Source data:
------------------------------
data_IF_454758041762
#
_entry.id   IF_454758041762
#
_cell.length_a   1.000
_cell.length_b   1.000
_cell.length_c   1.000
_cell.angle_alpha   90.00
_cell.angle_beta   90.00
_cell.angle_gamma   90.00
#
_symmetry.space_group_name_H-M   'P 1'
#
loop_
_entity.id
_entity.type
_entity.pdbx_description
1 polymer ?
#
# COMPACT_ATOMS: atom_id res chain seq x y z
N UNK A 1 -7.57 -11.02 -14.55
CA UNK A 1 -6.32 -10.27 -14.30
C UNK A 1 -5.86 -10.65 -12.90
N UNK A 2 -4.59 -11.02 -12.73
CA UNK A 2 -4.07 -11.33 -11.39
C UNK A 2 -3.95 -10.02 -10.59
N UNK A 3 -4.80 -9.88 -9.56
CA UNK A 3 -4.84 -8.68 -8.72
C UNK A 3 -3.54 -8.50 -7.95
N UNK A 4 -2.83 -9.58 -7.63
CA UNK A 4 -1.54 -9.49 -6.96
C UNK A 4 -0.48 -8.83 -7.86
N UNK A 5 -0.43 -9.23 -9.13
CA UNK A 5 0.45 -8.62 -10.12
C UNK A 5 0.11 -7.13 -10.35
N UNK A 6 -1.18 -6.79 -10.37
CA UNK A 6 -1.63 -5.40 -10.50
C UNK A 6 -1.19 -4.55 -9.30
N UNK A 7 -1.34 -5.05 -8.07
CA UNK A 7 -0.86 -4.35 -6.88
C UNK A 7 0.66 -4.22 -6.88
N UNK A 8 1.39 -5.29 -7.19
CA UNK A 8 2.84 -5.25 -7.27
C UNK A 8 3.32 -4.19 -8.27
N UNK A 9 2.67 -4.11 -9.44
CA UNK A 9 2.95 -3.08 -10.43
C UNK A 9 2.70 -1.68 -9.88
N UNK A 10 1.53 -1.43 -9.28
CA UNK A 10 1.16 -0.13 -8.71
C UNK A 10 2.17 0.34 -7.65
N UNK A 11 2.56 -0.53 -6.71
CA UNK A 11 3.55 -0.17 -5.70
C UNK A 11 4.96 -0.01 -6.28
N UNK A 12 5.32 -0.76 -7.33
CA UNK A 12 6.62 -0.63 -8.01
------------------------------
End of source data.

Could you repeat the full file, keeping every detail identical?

data_IF_454758041762
#
_entry.id   IF_454758041762
#
_cell.length_a   1.000
_cell.length_b   1.000
_cell.length_c   1.000
_cell.angle_alpha   90.00
_cell.angle_beta   90.00
_cell.angle_gamma   90.00
#
_symmetry.space_group_name_H-M   'P 1'
#
loop_
_entity.id
_entity.type
_entity.pdbx_description
1 polymer ?
#
# COMPACT_ATOMS: atom_id res chain seq x y z
N UNK A 1 -7.57 -11.02 -14.55
CA UNK A 1 -6.32 -10.27 -14.30
C UNK A 1 -5.86 -10.65 -12.90
N UNK A 2 -4.59 -11.02 -12.73
CA UNK A 2 -4.07 -11.33 -11.39
C UNK A 2 -3.95 -10.02 -10.59
N UNK A 3 -4.80 -9.88 -9.56
CA UNK A 3 -4.84 -8.68 -8.72
C UNK A 3 -3.54 -8.50 -7.95
N UNK A 4 -2.83 -9.58 -7.63
CA UNK A 4 -1.54 -9.49 -6.96
C UNK A 4 -0.48 -8.83 -7.86
N UNK A 5 -0.43 -9.23 -9.13
CA UNK A 5 0.45 -8.62 -10.12
C UNK A 5 0.11 -7.13 -10.35
N UNK A 6 -1.18 -6.79 -10.37
CA UNK A 6 -1.63 -5.40 -10.50
C UNK A 6 -1.19 -4.55 -9.30
N UNK A 7 -1.34 -5.05 -8.07
CA UNK A 7 -0.86 -4.35 -6.88
C UNK A 7 0.66 -4.22 -6.88
N UNK A 8 1.39 -5.29 -7.19
CA UNK A 8 2.84 -5.25 -7.27
C UNK A 8 3.32 -4.19 -8.27
N UNK A 9 2.67 -4.11 -9.44
CA UNK A 9 2.95 -3.08 -10.43
C UNK A 9 2.70 -1.68 -9.88
N UNK A 10 1.53 -1.43 -9.28
CA UNK A 10 1.16 -0.13 -8.71
C UNK A 10 2.17 0.34 -7.65
N UNK A 11 2.56 -0.53 -6.71
CA UNK A 11 3.55 -0.17 -5.70
C UNK A 11 4.96 -0.01 -6.28
N UNK A 12 5.32 -0.76 -7.33
CA UNK A 12 6.62 -0.63 -8.01